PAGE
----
On World Vision’s Reversal

March 27, 2014 — 3 Comments

World Vision has reversed its decision to allow the employment of gay Christians in committed relationships and reaffirmed its prior policy that it will employ only celibate single people or those who practice fidelity in a heterosexual marriage. (Comments on their previous position are here.)

This saddens me, not because I endorse homosexual behavior in any context—I affirm that God created sex as the unifying, creative act between a man and woman, even though most people don’t use it that way.

I am saddened by what this episode reveals about the state of the church. There is deep division and great anger over the question of homosexuality, and confusion even among some of our brightest leaders on how to respond to the cultural challenge.

It is unfortunate, too, that Christians will likely be perceived as angry bigots by our own neighbors, and that gay people have been told once again that they are not welcome in the church.

Team, we can do better.

On the positive side, Jesus is alive, it’s a beautiful day, and we’ve all got good work to do.

Lawrence W. Wilson

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I'm lead pastor at Fall Creek Wesleyan Church and the author of a few books including A Different Kind of Crazy and Why Me? Straight Talk about Suffering. When I have ideas that might help you transform your life and community, I post them here.
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  • Karl Eastlack

    While I appreciate your desire to love your neighbor in the spirit of Christ (I have the same desire), your argument that we must, in order to show our love, hire an openly gay person (married or not) is weak. It suggests that secular culture should determine our actions. Are you saying that churches ought to hire an openly, practicing gay person? It sounds like it to me, based on your earlier comments regarding WV, but I wanted you to clarify in your own words vs my potential misunderstanding…:)
    I led a church in Buffalo NY that had several openly gay, practicing singles and couples. They came because they knew they were loved by us (and me specifically). I hugged them, they ate and fellowshipped with us. We affirmed their incredible worth to God. We also tried to lead them to Christ as Lord Who would help them gain victory over their sin. Love AND truth. Both/and. To employ a practicing homosexual in a Christian organization (WV or church) is to affirm their lifestyle as well as their “personhood”. Our position on pre-and-extra-marital sin (as well as any sin) was “you are forgiven. God and sin no more). Homosexuality is a sin. Clearly. Gossiping is a sin. Clearly. We also dealt with gossipers in the same loving manner. (you get my point).
    Secular companies are not (and should not be) permitted to discriminate due to the laws of our country (and fairness according to the constitution). WV is not a secular company. They recently went all the way to the Supreme Court to argue that point. To choose to hire a gay person is to choose which side of the issue they are now on. Thank God they listened to the chastisement of the Body of Christ.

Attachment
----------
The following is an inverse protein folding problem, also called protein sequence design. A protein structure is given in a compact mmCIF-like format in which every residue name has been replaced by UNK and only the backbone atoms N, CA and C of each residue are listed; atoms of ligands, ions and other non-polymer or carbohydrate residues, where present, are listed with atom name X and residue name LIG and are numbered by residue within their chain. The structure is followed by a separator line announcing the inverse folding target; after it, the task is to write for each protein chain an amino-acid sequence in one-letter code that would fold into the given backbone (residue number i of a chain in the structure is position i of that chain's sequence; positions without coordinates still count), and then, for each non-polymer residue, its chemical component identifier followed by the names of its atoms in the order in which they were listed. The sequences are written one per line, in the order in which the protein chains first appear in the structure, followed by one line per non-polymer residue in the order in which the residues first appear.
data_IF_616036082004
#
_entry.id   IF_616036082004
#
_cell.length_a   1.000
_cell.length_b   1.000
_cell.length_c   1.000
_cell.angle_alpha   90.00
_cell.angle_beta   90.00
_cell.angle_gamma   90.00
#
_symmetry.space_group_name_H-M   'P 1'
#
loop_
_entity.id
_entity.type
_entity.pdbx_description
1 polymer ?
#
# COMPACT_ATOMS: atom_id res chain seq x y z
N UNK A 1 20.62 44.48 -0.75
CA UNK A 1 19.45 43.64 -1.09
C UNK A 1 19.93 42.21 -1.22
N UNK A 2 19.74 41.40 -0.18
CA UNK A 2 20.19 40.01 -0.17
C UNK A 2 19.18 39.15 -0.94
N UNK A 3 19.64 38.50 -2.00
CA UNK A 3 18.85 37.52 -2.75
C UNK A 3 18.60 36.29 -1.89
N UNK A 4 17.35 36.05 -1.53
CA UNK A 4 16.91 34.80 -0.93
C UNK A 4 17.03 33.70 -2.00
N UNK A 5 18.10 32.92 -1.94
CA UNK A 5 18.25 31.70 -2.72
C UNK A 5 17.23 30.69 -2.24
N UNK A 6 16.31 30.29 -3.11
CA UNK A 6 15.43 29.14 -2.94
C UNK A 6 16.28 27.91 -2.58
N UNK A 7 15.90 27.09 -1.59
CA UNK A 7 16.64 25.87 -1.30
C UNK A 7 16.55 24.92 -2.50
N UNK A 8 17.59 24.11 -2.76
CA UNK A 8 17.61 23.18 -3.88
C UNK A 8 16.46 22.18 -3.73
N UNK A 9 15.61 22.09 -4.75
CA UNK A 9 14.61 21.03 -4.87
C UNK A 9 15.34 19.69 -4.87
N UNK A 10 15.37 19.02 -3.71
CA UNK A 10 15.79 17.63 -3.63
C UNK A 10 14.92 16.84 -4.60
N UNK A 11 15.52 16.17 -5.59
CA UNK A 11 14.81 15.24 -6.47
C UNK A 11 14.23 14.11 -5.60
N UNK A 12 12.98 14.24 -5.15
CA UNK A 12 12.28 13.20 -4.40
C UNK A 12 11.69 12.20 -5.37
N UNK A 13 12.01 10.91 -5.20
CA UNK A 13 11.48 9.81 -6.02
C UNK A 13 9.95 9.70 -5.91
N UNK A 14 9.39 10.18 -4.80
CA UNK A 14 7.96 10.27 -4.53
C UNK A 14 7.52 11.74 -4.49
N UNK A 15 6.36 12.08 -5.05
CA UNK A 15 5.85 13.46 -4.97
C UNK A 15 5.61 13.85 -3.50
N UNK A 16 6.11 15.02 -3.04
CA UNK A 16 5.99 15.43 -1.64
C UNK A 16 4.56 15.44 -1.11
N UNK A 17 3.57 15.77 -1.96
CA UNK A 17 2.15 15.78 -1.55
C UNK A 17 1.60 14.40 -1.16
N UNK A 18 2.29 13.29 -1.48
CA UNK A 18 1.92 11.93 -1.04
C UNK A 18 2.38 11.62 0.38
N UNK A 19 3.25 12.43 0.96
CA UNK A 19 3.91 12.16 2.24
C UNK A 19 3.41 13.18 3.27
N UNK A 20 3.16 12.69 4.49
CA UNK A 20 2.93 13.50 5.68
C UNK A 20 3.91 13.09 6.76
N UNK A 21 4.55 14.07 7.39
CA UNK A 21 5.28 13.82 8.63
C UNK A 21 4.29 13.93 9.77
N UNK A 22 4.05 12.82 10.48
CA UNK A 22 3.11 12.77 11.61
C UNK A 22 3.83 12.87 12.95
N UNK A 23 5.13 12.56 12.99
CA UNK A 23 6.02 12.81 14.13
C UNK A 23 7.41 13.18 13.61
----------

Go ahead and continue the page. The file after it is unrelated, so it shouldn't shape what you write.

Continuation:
You are correct in that the Church will need to, and has always needed to, figure out how to love a sinner (count me a member of that group) and yet not affirm their sin. Not affirming sin is a loving act done by loving people. Harsh, hate-filled words and actions are not Christ-like and are, in fact, sin. (Interesting). The answer is Love and Truth. Both/and.
    To equate drawing a logical, loving “behavioral” line to being unloving is like a child saying “you don’t love me” just because he/she is denied an ice cream cone due to bad behavior. The “adults in the room” know the difference. Love sometimes means saying “no”.
    I know you know all of this, friend. I just needed to put into words my take on the WV thing.

    • http://www.lawrencewilson.com/p/about-me.html Lawrence W. Wilson

      Karl, thanks for these thoughtful comments. As your neighbor in Western NY days, I really admired the inclusiveness you were able to model at Eastern Hills. That’s exactly the attidue and practice I hope more of us will be able to adopt.

      Regarding WV, an importnat point for me is that they are not a church. Their mission is not to make disciples of Jesus Christ and teach them to obey everything he commanded. They’re a large company that provides disaster relief and other services. As such, I’m not convinced that thier hiring practices constitute either a blessing or a condemnation of each employee’s lifestyle.

      I do think the church is different than other contexts. Here, we do equate leadership with an endorsement of the person’s belief, character, and practice. So we must model what we believe and teach in hiring both paid staff and volunteers.

      As you well put it, we all need to find ways to love and welcome people while pointing them to Jesus, who has the power to trasnform each of our lives.

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